Jinnah–Mountbatten talks

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Jinnah–Mountbatten Talks
Mountbatten Jinnah.jpg
Jinnah with the Mountbattens, circa. 1947
ContextPertaining to resolve the Kashmir conflict
Sealed1 November 1947 (1947-11-01)
NegotiatorsMohammad Ali Jinnah
(Governor-General of Pakistan)
Louis Mountbatten
(Governor-General of India)
PartiesPakistan Pakistan
India India

The Jinnah–Mountbatten Talks were bilateral talks held in Lahore between the Governor-Generals Muhammad Ali Jinnah and Louis Mountbatten of Pakistan and India, to address the Kashmir dispute. The talks were held on 1 November 1947, five days after India dispatched its troops to defend Kashmir against a Pakistan-backed tribal invasion. In the talks, Mountbatten presented India's offer to hold an impartial plebiscite under the United Nations auspices to decide the accession of Kashmir. Jinnah effectively rejected the offer.[1][2][3]


Officially, the talks were to be held between the Governors-General and Prime Ministers of India and Pakistan at the state level, focused on the Kashmir dispute on November 1947.[4] The British government originally facilitated the negotiations in New Delhi, but the venue of the meeting was changed to Lahore. Before the negotiations started, Prime Minister Nehru fell ill and his Deputy PM, Vallabhbhai Patel, refused to come to Lahore, stating "there was nothing to discuss with Pakistan's leadership."[5]


On 1 November 1947, Louis Mountbatten left for Pakistan to begin talks between the Governors-General of India and Pakistan over the issue of Kashmir.[6] The talks lasted for three-and-a-half hours, where Mountbatten offered to Jinnah that India would hold a plebiscite in the state of Jammu and Kashmir, provided that Pakistan withdrew its military support for the Azad Kashmir forces and their allies.[7] Mountbatten also stipulated that the Indian Army would remain in the Kashmir Valley. Jinnah opposed the plan and claimed that the Kashmir, with its massive Muslim majority, belonged to Pakistan as an essential element in an incomplete partition process.[citation needed]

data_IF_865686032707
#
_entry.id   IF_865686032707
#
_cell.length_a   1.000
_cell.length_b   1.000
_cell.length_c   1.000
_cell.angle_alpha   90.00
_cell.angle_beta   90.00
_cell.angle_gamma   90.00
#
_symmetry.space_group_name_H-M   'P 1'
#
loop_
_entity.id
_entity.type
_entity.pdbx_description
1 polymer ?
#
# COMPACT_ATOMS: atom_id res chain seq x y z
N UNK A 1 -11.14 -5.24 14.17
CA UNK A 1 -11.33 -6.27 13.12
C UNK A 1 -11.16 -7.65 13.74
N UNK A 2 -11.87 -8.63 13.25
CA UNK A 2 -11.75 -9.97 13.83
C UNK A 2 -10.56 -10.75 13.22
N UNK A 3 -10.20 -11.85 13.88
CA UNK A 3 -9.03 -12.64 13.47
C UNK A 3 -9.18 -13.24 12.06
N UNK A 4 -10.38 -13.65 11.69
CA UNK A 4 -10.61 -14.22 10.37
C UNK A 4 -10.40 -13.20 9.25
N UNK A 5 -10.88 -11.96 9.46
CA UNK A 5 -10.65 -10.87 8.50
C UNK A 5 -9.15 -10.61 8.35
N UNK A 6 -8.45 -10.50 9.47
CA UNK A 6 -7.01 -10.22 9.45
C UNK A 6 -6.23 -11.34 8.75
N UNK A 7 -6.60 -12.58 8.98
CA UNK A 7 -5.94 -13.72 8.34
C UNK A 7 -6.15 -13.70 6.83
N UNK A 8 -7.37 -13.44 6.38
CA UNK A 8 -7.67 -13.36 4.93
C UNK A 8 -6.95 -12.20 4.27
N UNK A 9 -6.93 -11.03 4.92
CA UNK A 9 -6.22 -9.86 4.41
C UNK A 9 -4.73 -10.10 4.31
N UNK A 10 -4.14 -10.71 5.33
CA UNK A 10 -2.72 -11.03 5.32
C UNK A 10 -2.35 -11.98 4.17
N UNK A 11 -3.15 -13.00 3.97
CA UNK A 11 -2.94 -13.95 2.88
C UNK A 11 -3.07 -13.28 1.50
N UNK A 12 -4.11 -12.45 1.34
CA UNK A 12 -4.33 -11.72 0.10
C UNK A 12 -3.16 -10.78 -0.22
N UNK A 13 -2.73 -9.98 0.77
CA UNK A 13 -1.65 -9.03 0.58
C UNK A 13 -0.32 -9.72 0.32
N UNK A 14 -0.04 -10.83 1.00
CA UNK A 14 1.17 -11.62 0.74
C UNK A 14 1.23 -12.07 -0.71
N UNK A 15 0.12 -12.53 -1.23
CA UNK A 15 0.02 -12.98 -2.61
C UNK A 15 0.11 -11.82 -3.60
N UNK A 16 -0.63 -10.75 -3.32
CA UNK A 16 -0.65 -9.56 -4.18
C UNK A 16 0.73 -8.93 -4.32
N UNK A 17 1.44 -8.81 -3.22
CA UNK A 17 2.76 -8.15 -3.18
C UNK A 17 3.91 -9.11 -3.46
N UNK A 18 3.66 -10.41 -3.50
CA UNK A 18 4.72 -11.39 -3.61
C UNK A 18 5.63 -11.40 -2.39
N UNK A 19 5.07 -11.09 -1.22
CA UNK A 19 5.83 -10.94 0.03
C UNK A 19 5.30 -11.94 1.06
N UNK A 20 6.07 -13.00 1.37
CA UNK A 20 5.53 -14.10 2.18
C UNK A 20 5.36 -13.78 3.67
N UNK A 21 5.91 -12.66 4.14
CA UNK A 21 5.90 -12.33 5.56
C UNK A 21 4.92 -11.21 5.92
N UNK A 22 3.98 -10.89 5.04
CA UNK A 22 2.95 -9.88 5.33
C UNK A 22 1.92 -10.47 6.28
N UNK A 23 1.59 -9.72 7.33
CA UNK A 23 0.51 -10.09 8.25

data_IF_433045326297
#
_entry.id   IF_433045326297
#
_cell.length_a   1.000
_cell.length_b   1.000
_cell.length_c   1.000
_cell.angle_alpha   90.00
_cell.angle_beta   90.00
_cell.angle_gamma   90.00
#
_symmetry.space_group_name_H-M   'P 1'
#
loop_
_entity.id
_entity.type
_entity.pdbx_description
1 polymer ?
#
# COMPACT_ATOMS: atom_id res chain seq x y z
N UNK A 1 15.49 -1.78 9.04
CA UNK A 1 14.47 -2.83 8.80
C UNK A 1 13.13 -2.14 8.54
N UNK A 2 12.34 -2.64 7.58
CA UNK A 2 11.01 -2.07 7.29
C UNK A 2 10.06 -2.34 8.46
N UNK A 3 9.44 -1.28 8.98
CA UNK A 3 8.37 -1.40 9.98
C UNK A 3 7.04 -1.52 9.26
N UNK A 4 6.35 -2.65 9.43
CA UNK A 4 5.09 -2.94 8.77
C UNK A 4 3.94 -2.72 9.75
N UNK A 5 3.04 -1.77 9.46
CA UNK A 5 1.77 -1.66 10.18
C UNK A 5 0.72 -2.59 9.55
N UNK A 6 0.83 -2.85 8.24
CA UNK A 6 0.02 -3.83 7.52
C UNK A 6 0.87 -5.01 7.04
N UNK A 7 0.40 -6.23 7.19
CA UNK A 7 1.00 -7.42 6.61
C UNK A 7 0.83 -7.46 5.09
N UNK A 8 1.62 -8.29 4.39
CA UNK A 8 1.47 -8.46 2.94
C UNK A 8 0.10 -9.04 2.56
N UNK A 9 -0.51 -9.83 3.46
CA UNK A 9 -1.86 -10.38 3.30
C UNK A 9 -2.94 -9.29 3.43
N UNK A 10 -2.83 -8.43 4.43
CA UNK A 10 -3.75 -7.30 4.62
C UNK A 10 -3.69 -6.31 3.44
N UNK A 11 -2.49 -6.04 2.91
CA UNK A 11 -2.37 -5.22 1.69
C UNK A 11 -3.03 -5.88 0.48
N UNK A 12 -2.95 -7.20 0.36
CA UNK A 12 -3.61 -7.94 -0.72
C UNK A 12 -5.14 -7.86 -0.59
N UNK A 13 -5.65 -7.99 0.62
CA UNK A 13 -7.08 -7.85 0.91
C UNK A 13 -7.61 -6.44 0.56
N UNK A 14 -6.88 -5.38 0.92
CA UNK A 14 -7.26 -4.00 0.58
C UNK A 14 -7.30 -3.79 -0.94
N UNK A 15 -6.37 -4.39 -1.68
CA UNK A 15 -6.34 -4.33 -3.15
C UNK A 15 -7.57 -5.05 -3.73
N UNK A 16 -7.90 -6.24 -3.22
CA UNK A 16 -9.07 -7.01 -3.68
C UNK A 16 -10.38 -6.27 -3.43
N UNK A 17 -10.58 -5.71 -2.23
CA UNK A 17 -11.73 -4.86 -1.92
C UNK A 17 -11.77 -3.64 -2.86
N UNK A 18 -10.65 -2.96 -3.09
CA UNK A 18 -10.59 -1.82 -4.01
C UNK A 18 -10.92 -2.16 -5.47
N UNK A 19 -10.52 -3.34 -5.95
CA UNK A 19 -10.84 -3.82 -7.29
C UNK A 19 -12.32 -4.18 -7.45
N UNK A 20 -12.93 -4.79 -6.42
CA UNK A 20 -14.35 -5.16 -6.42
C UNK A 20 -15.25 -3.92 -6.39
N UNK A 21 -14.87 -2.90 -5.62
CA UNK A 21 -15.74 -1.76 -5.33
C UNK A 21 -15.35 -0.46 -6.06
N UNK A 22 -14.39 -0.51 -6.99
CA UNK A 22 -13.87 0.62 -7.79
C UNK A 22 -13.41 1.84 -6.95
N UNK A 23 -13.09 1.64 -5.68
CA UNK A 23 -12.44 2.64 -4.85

From the perspective of many authors, Jinnah was also convinced that a plebiscite under the supervision of the Indian Army would be sabotaged. Instead, he proposed an immediate and simultaneous withdrawal on both sides, including the Pakistani military and their allies, Pathan tribesmen, and the Indian troops.[8][failed verification] Hearing the proposal, Mountbatten told Jinnah that he needed the consent of Nehru and Patel.[citation needed] The talks failed to reach agreement and the Kashmir issue was referred to the United Nations.[9]


  1. ^ Moore, Making the new Commonwealth 1987, p. 57.
  2. ^ Noorani, The Kashmir Dispute 2014, pp. 13–14.
  3. ^ Raghavan, War and Peace in Modern India 2010, p. 111.
  4. ^ Ghose, Sankar (1993). Jawaharlal Nehru : a biography (1. publ. ed.). New Delhi [u.a.]: Allied Publ. ISBN 8170233690.
  5. ^ Singh, Iqbal (1992). Between two fires : towards an understanding of Jawaharlal Nehru's foreign policy (1st publ. ed.). Hyderabad: Orient Longman. ISBN 812501585X.
  6. ^ Bhandari, M.C. (2006). Solving Kashmir. New Delhi: Lancer Publishers & Distributors. p. 149. ISBN 8170621259.
  7. ^ Chitkara, M. G. (2003). Kashmir : LoC. New Delhi: A.P.H. Publ. Co. ISBN 8176484415.
  8. ^ Bajwa, Farooq (2013). From Kutch to Tashkent : the Indo-Pakistan war of 1965 (1. publ. ed.). London, England: Hurst. ISBN 1849042306.
  9. ^ Behuria, Ashok (2013), "India–Pakistan relations and the Kashmir issue (1947–2009): A historical perspective", in Sagarika Dutt; Alok Bansal (eds.), South Asian Security: 21st Century Discourses, Routledge, pp. 65–82, ISBN 978-1-136-61767-6


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